For simplicity and illustrative purposes, the principles of the embodiments are described by referring mainly to examples thereof. In the following description, numerous specific details are set forth in order to provide a thorough understanding of the embodiments. It will be apparent however, to one of ordinary skill in the art, that the embodiments may be practiced without limitation to these specific details. In some instances, well known methods and structures have not been described in detail so as not to unnecessarily obscure the embodiments.
According to an embodiment, a combination of secure printing and a two-part confirmation number is used to make forgery more difficult and to make proving ownership easier for a document. The two-part confirmation number includes a public part and a private part. The private part is securely stored and is distributed to the owner of the document. The private part or both the private part and the public part are used to verify ownership of the document. Also, a multi-party system is used to generate the document and verify ownership of the document. Use of the multi-party system helps prevent forgery and minimizes the impact of document theft. Also, secure printing, including printing machine readable information and encoded signatures on the document aid in verifying authenticity of the document and preventing forgery.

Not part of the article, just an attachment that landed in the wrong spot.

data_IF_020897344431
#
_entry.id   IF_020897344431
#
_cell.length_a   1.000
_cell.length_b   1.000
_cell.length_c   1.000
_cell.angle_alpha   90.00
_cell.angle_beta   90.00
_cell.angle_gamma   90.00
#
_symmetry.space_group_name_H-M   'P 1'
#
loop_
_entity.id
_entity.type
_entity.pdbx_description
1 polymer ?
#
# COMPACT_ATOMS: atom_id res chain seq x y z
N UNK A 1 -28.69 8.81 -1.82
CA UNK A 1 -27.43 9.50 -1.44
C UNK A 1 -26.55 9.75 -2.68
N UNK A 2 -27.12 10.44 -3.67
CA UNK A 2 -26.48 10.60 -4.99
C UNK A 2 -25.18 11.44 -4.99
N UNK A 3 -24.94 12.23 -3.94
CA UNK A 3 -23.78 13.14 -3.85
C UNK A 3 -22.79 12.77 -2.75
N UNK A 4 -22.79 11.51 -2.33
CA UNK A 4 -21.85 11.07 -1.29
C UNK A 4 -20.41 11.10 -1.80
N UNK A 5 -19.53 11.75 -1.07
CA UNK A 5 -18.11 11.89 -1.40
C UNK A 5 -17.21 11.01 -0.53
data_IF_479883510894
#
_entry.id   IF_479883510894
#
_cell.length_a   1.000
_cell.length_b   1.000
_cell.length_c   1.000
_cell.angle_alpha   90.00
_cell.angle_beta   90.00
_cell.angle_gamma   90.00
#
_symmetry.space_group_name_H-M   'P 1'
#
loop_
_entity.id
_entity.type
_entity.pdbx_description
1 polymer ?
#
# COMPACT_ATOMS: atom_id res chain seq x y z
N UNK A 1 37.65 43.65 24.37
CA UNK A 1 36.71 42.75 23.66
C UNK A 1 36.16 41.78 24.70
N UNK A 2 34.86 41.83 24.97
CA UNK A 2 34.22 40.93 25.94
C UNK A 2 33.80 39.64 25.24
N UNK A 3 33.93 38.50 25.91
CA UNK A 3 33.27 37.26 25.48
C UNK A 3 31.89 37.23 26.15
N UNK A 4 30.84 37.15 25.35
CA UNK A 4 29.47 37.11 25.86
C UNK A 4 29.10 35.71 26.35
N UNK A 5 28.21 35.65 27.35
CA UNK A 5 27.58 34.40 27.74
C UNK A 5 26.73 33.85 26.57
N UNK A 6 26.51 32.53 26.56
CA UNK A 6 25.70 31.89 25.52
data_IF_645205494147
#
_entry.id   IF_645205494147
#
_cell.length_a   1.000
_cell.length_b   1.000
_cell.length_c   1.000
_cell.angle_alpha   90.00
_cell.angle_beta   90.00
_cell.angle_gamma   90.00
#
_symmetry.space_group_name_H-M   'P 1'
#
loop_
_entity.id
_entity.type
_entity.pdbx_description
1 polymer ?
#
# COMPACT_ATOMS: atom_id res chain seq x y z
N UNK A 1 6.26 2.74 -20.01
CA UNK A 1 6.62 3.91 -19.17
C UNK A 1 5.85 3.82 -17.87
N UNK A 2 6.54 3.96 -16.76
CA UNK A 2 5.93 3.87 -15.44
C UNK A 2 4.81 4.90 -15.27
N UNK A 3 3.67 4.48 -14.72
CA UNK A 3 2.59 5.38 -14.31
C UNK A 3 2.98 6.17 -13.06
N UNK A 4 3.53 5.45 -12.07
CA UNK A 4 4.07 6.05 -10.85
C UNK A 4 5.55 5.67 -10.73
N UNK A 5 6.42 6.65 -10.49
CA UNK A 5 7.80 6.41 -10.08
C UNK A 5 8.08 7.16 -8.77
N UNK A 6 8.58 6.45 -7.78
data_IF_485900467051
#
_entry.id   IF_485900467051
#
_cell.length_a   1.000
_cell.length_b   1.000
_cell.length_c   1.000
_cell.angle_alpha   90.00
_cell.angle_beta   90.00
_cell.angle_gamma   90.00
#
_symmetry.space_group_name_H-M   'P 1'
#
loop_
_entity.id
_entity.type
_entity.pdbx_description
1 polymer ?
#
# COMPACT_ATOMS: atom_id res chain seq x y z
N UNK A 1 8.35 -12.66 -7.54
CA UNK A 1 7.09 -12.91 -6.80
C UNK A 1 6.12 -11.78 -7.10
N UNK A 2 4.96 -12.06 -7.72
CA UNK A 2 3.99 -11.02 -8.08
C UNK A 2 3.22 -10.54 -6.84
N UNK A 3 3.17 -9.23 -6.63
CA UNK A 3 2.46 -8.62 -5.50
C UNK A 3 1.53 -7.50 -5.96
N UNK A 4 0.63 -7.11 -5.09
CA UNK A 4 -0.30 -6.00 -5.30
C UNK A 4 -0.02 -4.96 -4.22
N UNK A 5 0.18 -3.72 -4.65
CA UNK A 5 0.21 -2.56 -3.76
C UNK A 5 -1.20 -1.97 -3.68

The trusted hardcopy document 100 includes its contents 101. The contents 101 are information, such as text, images, etc. The trusted hardcopy document 100 has a corresponding two-part confirmation number, including a public part, Cpub, and a private part, Cpriv. A human readable form 102 of Cpub is printed on the trusted hardcopy document 100. A machine readable form 103 of Cpub is also printed on the trusted hardcopy document 100. The machine readable form 103 may include additional information pertaining to the attributes of the document, such as date of creation, document type, etc., and/or some of the contents 101 of the document in machine readable form. One example of a machine readable form is a bar code, but other types of encoding may be used to represent the information in machine readable form. In addition, a signature 104 of the producer of the document is printed on the trusted hardcopy document 100. The signature 104 includes at least some information, referred to as security information, only available to the producer of the document. The signature 104 is encoded and printed on the document, so the signature 104 is not easily copied to represent the same information.